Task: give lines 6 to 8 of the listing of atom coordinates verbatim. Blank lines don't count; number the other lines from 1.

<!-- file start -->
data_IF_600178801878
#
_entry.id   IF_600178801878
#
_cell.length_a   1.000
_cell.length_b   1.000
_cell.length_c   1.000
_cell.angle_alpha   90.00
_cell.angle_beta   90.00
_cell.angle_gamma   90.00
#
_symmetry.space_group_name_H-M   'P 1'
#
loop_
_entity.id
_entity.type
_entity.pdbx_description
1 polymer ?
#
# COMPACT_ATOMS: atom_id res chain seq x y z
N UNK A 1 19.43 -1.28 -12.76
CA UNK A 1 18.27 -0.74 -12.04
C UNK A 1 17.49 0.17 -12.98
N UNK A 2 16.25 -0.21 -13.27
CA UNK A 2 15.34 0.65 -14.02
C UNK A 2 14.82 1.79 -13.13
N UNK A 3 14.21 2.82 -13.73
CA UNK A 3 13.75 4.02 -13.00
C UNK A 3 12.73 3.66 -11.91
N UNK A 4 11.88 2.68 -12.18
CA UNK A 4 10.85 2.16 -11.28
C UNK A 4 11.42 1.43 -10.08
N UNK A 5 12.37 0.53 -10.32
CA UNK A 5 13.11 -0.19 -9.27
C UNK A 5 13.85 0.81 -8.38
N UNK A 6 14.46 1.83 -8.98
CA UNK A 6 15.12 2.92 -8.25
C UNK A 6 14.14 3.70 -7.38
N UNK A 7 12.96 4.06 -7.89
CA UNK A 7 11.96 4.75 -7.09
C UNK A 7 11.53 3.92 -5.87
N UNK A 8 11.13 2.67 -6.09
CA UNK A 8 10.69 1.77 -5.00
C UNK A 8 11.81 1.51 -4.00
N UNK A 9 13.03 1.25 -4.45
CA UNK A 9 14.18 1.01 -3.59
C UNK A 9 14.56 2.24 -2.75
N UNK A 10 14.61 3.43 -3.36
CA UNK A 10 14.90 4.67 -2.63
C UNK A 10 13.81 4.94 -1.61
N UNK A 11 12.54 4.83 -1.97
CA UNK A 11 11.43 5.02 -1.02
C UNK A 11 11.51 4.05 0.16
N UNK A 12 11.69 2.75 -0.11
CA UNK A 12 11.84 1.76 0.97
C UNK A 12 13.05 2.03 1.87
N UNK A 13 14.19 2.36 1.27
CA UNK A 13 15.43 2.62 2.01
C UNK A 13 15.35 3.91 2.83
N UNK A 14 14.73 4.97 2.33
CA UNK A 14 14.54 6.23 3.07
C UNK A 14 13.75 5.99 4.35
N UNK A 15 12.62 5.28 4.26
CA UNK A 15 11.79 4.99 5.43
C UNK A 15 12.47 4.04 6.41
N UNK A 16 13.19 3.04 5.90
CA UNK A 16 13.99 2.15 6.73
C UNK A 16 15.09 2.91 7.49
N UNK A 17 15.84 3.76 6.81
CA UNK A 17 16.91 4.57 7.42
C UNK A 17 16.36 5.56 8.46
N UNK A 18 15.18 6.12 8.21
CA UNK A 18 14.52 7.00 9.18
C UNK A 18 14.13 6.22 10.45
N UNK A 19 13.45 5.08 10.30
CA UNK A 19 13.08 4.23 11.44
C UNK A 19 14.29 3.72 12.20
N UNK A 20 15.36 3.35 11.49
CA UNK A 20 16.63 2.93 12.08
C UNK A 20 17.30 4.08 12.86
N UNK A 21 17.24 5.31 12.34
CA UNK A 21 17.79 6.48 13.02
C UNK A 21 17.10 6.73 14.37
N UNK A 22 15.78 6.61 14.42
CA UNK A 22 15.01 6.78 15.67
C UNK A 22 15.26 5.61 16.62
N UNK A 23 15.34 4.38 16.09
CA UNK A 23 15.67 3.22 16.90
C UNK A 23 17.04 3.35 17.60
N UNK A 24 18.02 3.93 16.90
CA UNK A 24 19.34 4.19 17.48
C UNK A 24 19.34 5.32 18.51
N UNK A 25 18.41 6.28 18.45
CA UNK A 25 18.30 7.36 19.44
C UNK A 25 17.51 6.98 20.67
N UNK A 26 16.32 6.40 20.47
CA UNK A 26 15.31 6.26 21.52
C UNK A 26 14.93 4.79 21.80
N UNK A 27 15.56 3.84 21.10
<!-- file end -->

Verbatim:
_cell.length_b   1.000
_cell.length_c   1.000
_cell.angle_alpha   90.00